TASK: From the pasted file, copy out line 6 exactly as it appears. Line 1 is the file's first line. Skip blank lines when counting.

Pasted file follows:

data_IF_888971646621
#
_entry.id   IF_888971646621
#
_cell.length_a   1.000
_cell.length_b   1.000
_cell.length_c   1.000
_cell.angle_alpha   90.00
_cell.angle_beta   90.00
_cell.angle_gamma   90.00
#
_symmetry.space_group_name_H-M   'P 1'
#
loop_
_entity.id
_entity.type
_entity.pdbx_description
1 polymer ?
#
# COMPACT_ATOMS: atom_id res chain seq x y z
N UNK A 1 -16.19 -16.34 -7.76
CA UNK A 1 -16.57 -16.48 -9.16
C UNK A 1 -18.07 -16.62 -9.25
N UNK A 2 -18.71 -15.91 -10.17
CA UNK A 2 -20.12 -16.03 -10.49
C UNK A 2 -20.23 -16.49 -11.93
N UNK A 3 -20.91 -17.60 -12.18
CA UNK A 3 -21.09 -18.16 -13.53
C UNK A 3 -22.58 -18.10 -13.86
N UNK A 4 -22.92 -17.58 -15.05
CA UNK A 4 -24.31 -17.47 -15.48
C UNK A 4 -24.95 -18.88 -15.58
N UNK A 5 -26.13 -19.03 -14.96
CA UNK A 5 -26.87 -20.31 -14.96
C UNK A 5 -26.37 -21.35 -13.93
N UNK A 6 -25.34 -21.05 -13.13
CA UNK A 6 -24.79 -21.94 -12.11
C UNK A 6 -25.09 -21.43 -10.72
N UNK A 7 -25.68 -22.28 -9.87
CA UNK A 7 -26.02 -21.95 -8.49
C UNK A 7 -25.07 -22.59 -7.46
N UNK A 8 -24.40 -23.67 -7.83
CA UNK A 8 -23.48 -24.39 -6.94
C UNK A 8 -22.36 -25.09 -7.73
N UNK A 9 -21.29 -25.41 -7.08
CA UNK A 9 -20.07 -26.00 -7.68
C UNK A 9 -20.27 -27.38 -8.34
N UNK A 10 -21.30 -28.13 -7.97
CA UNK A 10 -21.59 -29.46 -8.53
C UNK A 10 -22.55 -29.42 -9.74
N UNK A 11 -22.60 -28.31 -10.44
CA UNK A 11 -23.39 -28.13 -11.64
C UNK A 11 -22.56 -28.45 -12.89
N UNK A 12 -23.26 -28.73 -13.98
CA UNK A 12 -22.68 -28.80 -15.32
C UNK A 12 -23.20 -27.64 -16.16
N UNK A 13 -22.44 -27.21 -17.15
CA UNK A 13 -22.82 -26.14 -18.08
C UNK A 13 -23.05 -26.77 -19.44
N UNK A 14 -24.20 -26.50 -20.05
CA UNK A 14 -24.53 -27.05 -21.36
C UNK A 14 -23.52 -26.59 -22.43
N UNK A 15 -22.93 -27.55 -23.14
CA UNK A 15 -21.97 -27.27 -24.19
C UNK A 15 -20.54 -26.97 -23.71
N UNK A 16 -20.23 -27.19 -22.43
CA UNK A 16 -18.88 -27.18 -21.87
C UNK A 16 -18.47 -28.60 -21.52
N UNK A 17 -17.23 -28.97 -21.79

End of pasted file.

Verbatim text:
_cell.length_b   1.000